JSN said...

What I think are correctional objectives are;
1) retribution which is easy
2) rehabilitation which works part of the time and
3) restoration which works part of the time and is seldom used.

In my view the proof that the objectives have been achieved is if the subject abstains from criminal activity which means we have about a 30% to 40% success rate for the more serious offenders who are sent to prison and a much higher rate for the offenders who successfully complete probation.

What I would like to see is a more rigorously supervised probation for drug and property crimes with alcohol and drug abuse treatment and aftercare (which most experts think is essential) for offenders who would otherwise be given short prison sentences (less than five years).

Michael Connelly said...

Thank you guys for the feedback. What kind of narrative do you think it will take for these sorts of approaches to overcome the dominant default called "prisons stop crime best"?

JSN said...

I think that a lot more people than the Bar Association think that incarceration is overused. The legislators know that the "soft-on-crime" card an an effective election tactic and both parties use it. If we can't come up with an effective response to that tactic I am not optimistic.

We did have one race where the use of that tactic by the GOP Central Committee backfired their candidate became an independent (he and his opponent had agreed to avoid personal attacks) and he thought the Central Committee had stabbed him in the back.

Tom McGee said...

Of course, in some cases prisons do stop crime best. In others, stopping crime is not the prime objective. The bottom line is that sentencing is a complex, time-consuming task that is dependent upon consciously processing huge amounts of information. Yet, cognitive scientists tell us that people can only process three to seven or eight pieces of information at the same time. Faced with computation overload and limited time, decision-makers rely on heuristics to simplify their task. Default, oversimplified, biased sentences are often the result.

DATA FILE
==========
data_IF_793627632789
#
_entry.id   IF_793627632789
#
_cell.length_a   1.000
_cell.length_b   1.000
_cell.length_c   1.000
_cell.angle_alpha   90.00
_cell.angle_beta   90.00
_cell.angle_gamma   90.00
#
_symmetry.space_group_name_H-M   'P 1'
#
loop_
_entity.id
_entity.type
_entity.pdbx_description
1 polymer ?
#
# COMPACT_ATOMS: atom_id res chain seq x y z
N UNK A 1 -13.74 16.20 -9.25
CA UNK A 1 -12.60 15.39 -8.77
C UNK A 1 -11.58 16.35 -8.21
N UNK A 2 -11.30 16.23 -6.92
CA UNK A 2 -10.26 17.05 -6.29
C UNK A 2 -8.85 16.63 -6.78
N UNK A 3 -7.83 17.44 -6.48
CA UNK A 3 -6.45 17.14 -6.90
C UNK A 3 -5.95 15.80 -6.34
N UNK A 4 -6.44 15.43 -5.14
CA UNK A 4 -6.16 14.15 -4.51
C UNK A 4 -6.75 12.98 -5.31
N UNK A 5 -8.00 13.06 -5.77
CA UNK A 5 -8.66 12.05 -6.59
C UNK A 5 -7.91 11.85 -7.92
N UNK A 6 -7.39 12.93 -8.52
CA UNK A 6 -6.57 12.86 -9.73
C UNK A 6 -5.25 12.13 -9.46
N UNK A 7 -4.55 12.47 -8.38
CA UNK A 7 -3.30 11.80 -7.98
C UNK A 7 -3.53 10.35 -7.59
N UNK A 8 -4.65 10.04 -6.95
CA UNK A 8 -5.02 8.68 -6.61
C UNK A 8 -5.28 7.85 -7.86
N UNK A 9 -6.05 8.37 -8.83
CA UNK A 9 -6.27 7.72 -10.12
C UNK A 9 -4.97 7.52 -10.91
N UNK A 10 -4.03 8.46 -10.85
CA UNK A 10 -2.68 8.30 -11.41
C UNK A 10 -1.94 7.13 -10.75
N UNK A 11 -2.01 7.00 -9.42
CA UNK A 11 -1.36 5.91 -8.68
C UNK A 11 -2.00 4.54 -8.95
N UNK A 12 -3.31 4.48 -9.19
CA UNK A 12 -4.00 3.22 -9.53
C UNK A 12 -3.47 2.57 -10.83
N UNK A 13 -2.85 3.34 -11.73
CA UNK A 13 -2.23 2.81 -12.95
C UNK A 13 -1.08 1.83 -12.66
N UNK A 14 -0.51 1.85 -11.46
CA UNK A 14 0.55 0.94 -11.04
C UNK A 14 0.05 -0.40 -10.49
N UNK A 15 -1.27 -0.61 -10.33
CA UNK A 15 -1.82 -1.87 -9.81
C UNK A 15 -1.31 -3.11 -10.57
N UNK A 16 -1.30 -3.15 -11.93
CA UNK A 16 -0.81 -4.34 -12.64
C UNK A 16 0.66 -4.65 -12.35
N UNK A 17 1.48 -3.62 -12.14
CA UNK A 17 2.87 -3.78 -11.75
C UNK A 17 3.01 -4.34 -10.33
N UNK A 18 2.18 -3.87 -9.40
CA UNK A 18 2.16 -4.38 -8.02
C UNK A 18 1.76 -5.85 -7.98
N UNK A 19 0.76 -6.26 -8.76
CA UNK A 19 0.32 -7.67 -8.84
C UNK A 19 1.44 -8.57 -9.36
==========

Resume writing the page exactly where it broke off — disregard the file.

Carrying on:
A sentence is the deprivation module in an individualized correction plan. Each sentence has several components such as warning enforcement, accountability, risk control, and risk reduction.

I believe we should try to teach people how to think about threatening situations for sentencing purposes. This involves breaking the task into bit-sized pieces. First the problem has to be deconstructed, thereby identifying all of the provocations to which the State must respond, namely: (1) the subject’s conduct was a crime, (2) the subject’s crime was an offense, and (3) the subject is a criminal offender. Second, the State’s responses to each of these provocations should be detailed, based upon guidelines. Finally, the sentence components derived from this process must be assembled, nesting the less restrictive components inside of the more restrictive components. In this way, all of the State’s sentencing objectives can be met.

A system like this is not ideological. It has a place for all of the State’s sentencing objectives, plus their related strategies and tactics. Hopefully reason will trump bias and oversimplification, when they are combined within a coherent sentencing framework.